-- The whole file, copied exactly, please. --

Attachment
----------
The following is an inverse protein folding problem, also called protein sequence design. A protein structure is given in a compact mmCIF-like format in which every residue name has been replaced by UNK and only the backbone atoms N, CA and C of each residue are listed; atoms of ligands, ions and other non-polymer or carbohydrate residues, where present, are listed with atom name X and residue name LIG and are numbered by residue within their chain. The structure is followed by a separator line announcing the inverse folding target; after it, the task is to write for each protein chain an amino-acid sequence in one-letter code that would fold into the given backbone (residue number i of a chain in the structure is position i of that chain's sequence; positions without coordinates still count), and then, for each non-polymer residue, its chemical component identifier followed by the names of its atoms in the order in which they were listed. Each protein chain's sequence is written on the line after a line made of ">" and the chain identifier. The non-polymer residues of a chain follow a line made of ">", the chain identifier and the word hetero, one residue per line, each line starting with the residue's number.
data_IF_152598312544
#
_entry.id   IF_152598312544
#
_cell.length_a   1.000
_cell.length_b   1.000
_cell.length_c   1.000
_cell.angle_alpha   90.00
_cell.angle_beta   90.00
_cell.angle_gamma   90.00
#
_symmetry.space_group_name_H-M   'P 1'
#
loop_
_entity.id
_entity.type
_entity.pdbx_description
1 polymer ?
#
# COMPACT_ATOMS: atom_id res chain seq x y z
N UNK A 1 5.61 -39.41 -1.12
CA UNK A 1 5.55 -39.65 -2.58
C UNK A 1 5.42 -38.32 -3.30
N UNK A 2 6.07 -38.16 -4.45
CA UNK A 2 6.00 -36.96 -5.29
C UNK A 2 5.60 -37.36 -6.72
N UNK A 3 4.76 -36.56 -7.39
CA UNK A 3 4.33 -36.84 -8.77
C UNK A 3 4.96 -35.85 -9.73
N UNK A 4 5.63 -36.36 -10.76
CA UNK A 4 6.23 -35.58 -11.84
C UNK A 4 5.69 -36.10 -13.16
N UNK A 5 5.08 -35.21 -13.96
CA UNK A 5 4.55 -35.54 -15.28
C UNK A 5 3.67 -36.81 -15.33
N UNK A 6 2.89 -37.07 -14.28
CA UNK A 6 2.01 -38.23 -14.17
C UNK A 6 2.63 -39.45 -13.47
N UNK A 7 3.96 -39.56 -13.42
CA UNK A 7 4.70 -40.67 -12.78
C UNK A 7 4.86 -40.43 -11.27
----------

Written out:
The following is an inverse protein folding problem, also called protein sequence design. A protein structure is given in a compact mmCIF-like format in which every residue name has been replaced by UNK and only the backbone atoms N, CA and C of each residue are listed; atoms of ligands, ions and other non-polymer or carbohydrate residues, where present, are listed with atom name X and residue name LIG and are numbered by residue within their chain. The structure is followed by a separator line announcing the inverse folding target; after it, the task is to write for each protein chain an amino-acid sequence in one-letter code that would fold into the given backbone (residue number i of a chain in the structure is position i of that chain's sequence; positions without coordinates still count), and then, for each non-polymer residue, its chemical component identifier followed by the names of its atoms in the order in which they were listed. Each protein chain's sequence is written on the line after a line made of ">" and the chain identifier. The non-polymer residues of a chain follow a line made of ">", the chain identifier and the word hetero, one residue per line, each line starting with the residue's number.
data_IF_152598312544
#
_entry.id   IF_152598312544
#
_cell.length_a   1.000
_cell.length_b   1.000
_cell.length_c   1.000
_cell.angle_alpha   90.00
_cell.angle_beta   90.00
_cell.angle_gamma   90.00
#
_symmetry.space_group_name_H-M   'P 1'
#
loop_
_entity.id
_entity.type
_entity.pdbx_description
1 polymer ?
#
# COMPACT_ATOMS: atom_id res chain seq x y z
N UNK A 1 5.61 -39.41 -1.12
CA UNK A 1 5.55 -39.65 -2.58
C UNK A 1 5.42 -38.32 -3.30
N UNK A 2 6.07 -38.16 -4.45
CA UNK A 2 6.00 -36.96 -5.29
C UNK A 2 5.60 -37.36 -6.72
N UNK A 3 4.76 -36.56 -7.39
CA UNK A 3 4.33 -36.84 -8.77
C UNK A 3 4.96 -35.85 -9.73
N UNK A 4 5.63 -36.36 -10.76
CA UNK A 4 6.23 -35.58 -11.84
C UNK A 4 5.69 -36.10 -13.16
N UNK A 5 5.08 -35.21 -13.96
CA UNK A 5 4.55 -35.54 -15.28
C UNK A 5 3.67 -36.81 -15.33
N UNK A 6 2.89 -37.07 -14.28
CA UNK A 6 2.01 -38.23 -14.17
C UNK A 6 2.63 -39.45 -13.47
N UNK A 7 3.96 -39.56 -13.42
CA UNK A 7 4.70 -40.67 -12.78
C UNK A 7 4.86 -40.43 -11.27